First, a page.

As for battery, I go through about 20% per hour. Not exactly an issue for the vast majority of people. Also, most phones are water proof these days.
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Old 03-21-18, 12:14 PM
  #32  
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Originally Posted by OBoile View Post
"gigantic" just makes it easier to see.
As for battery, I go through about 20% per hour. Not exactly an issue for the vast majority of people. Also, most phones are water proof these days.
I frequently am on a bike longer than five hours in a day, and I often ride bikes after doing other things that eat up my phone battery. When all I care about is really distance and time and the occasional speed while actually on the bike, a simple wired computer can't be beat.
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Old 03-21-18, 12:40 PM
  #33  
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The Cateye Velo computers (Velo 5, Velo 7, etc) work well and are decently made and last a long time. I've had a couple of the Bell computers, and still have one on one bike, and they work, but they tend to break. Had a Sigma once and was happy with it, too.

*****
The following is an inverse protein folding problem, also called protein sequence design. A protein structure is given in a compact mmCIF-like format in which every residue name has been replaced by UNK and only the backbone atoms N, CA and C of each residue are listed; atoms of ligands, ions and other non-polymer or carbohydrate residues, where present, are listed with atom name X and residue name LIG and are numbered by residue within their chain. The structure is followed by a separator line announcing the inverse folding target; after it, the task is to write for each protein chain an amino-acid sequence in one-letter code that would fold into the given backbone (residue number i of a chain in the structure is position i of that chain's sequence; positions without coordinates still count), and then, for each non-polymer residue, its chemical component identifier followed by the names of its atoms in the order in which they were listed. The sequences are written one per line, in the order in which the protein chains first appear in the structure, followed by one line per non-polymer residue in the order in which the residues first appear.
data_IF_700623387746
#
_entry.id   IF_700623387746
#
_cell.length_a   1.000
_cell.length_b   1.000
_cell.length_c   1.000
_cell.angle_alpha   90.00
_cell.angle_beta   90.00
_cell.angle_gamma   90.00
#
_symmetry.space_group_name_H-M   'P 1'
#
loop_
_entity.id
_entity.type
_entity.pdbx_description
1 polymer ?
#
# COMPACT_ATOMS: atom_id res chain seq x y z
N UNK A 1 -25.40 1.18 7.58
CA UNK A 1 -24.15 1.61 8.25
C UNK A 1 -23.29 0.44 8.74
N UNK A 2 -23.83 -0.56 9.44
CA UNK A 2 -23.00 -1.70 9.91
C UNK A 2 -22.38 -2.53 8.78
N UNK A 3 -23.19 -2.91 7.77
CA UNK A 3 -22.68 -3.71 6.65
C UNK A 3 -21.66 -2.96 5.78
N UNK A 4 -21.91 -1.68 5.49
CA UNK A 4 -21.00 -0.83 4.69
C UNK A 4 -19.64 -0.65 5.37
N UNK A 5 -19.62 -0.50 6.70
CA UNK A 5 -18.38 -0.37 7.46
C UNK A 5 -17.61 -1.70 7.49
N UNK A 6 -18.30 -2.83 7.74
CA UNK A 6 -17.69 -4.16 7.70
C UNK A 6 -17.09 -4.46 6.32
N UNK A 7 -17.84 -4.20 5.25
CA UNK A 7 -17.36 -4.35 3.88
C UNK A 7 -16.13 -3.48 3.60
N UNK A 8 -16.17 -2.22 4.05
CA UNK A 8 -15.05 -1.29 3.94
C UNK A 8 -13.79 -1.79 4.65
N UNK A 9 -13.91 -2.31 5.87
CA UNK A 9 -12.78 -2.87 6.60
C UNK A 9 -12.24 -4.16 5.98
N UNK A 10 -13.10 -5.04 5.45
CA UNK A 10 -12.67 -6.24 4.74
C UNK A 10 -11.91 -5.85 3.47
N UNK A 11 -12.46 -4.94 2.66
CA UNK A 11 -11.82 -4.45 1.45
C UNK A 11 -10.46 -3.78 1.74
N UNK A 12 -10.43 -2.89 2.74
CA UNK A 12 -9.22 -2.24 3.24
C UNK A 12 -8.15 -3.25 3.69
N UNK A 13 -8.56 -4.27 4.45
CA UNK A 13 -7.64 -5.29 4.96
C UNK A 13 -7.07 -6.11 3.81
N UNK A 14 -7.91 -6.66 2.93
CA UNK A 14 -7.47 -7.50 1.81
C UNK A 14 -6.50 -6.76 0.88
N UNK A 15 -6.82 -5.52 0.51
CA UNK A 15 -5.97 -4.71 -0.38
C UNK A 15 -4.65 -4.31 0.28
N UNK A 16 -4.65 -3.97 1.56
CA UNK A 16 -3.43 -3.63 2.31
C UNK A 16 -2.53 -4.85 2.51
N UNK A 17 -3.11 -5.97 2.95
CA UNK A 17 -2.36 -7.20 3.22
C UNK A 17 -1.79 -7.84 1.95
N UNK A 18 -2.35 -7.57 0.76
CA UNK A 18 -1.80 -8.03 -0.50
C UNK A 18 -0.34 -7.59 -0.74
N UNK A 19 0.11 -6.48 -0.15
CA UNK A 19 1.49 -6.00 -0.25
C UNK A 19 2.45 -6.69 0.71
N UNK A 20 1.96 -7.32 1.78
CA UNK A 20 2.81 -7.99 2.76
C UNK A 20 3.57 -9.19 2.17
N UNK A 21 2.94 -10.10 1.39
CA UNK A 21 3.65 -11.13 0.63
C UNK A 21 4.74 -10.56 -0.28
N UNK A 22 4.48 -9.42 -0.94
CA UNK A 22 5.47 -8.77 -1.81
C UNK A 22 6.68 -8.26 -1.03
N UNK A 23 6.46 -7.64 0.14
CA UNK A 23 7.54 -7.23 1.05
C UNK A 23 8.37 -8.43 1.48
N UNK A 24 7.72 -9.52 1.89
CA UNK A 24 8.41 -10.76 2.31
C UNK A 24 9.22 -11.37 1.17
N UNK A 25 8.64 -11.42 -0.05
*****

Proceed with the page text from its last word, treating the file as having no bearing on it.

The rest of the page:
As for rolling the bike in order to measure tire circumference, I've done that. But, then I started comparing the measurements I was getting to the Cateye recommendations in the instructions and realized there was only about 1% difference between what was recommended for 700 X 28mm and what I measured. Probably it's worth going through the exercise just to satisfy the desire for knowing, but if you're lazy and just use the recommended number, you're probably going to be pretty close.
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Old 03-21-18, 05:03 PM
  #34  
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Bryton Rider computers look like it can do a lot & not break easily.. affordable prices.